TEMPE, Ariz. — Brandon Drury admits his love for the Angels of the early 2000s was so rich he pretended he was the players on his favorite team.
Darin Erstad, Tim Salmon, Troy Glaus, Adam Kennedy, Scott Spiezio, David Eckstein. At 11 years old, Drury imagined he was them, playing in the 2002 World Series.
“I would just kind of mess around with some of them and do stuff at the house with my family, doing (batting) stances or whatever,” said Drury, who wears No. 23 and appeared to do his best Spiezio impression with an RBI double in the first inning against the Milwaukee Brewers on Wednesday.
Drury grew up in Oregon, but yearly family vacations to Southern California sealed his affinity for the Angels.
So putting on the team’s jersey this spring, after signing a two-year, $17 million deal, has something of a familiar feel. But it’s really his familiarity with Manager Phil Nevin that has him comfortable in a clubhouse full of players he is getting to know for the first time.
Once a prospect in the Atlanta Braves organization after he was drafted in the 13th round in 2010, Drury was sent in a package deal to the Arizona Diamondbacks in exchange for Justin Upton in 2013.
That move eventually brought Drury and Nevin together. For 63 games in 2015, the partnership was pure gold. Drury batted .331 in a Reno Aces uniform with Nevin as his manager and made his major-league debut with the Diamondbacks later that year.
Nevin made a strong impression on Drury.
“It’s really good to have somebody like that,” Drury said of the reunion. “He keeps us in check and it’s something I respect about him. He keeps things simple, he wants you go out about your business and play hard to win and it’s not much more than that.”
More of a line-drive hitter as a younger player, Drury has tapped into his power potential in recent seasons. In parts of eight major-league seasons, Drury has 79 home runs, but 28 came last season in stints with the Cincinnati Reds and San Diego Padres.
“I tried to hit the ball hard last year, to be honest with you,” Drury said. “I was trying to pull it a little more than in the past and I was just trying to be aggressive, be a dangerous hitter. It worked out.”
He added a home run for the Padres in Game 2 of the National League Championship Series last season against the Philadelphia Phillies before he delivered a go-ahead two-run single in the fifth inning of an eventual 8-5 victory. It was the Padres’ only victory in the series.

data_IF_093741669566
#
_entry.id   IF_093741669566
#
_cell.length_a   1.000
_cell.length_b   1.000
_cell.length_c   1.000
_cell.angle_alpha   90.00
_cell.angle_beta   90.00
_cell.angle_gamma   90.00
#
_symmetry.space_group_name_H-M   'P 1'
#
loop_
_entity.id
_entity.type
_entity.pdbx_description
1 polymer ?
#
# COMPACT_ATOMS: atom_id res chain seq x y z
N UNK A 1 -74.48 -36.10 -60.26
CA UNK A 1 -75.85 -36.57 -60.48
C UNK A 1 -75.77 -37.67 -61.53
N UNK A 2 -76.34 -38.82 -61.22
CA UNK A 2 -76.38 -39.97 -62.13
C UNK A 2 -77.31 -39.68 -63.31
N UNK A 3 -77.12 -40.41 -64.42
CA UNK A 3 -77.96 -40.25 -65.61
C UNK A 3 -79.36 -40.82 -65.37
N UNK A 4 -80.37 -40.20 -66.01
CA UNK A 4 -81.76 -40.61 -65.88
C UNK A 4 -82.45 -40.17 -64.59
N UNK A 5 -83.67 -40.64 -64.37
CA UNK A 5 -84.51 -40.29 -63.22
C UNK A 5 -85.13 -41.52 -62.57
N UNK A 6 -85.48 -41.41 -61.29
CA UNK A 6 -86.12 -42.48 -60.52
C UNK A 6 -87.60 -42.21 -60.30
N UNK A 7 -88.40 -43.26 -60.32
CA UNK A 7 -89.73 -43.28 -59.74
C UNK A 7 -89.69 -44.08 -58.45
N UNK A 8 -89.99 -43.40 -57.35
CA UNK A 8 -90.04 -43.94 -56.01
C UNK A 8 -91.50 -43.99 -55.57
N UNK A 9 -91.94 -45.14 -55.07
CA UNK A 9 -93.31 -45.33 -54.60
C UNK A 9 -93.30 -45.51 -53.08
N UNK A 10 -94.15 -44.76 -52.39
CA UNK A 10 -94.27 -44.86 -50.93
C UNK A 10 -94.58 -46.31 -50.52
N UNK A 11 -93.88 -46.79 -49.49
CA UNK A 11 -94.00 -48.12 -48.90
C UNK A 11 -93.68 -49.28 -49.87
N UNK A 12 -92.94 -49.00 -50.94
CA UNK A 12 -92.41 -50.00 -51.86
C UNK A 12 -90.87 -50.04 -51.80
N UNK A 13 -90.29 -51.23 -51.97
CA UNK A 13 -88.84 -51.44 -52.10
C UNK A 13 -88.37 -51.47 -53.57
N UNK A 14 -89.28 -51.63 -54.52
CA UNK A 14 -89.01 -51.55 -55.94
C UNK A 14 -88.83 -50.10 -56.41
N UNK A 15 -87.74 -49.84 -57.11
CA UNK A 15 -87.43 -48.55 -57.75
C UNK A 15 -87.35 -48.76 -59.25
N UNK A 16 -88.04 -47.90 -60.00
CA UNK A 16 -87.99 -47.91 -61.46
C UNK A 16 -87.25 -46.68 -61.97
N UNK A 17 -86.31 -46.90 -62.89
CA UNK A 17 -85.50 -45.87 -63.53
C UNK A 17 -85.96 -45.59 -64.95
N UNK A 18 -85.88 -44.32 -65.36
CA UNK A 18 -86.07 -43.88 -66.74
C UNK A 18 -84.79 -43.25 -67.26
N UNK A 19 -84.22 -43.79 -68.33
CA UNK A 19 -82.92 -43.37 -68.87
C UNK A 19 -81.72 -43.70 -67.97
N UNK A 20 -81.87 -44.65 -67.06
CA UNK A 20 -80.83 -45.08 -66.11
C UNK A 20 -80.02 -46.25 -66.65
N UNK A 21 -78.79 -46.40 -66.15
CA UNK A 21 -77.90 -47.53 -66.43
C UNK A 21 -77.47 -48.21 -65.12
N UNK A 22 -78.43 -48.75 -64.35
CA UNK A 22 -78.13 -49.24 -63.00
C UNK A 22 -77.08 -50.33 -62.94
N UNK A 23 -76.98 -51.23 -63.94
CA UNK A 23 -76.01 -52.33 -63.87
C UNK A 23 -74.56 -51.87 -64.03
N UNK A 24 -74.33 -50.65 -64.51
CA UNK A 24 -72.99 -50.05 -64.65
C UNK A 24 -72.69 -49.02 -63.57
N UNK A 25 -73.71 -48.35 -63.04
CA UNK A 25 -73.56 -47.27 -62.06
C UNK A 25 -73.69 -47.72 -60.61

After the season, Drury was awarded his first Silver Slugger Award as a utility player, with 67 games at third base, 30 at first base, 28 at second base and 26 at designated hitter for his two teams. His best career season came as he turned 30.
“I think he’s finally understood the process of being able to do it every day and being consistent with it,” Nevin said. “And there’s been a lot of improvement, for one, but the year he had last year, to me, it was kind of like a breakout (season). He’s understanding what it takes to do that and I’m excited about what he’s going to bring to us.”
Nevin figures to have plenty of playing time for his new asset, although Drury will have to check the lineup card on a daily basis to find out his position. He could even see some time at shortstop, where he has played just 11 games in his major-league career.
At this point in his career, Drury is fine with the position scramble. He just wants to play and display the skills that have started to flourish.
“Sometimes it does take time to come into your own and to learn who you really are,” Drury said. “Sometimes guys come in and take the league by storm in their first year. You hear about the other players who take a little longer. Those are the Jose Bautistas out there. I think, for me, it was just learning who I am and I’m still trying to learn too to be even better.”
Right-hander Griffin Canning came out of a simulated game this week in good health and remains on track in his delayed progression this spring. Canning had back issues that cost him the entire 2022 season.
Jose Suarez also pitched in a simulated game and could make his Cactus League debut soon. With a notoriously slow delivery, Suarez has been working on his tempo in the era of the pitch clock.
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After pitching in his first spring game on Tuesday, Shohei Ohtani flew to Japan overnight via private jet in order to play for his home country in the upcoming World Baseball Classic.
Ohtani said he still is uncertain in which WBC game he will pitch, with the Angels’ front office working with the Team Japan coaching staff to monitor his pitching workload.
“I am excited,” Ohtani said through an interpreter about playing in the WBC. “I’ll find out how excited I really am once I get there, especially because I wasn’t able to play in the last one due to injuries.”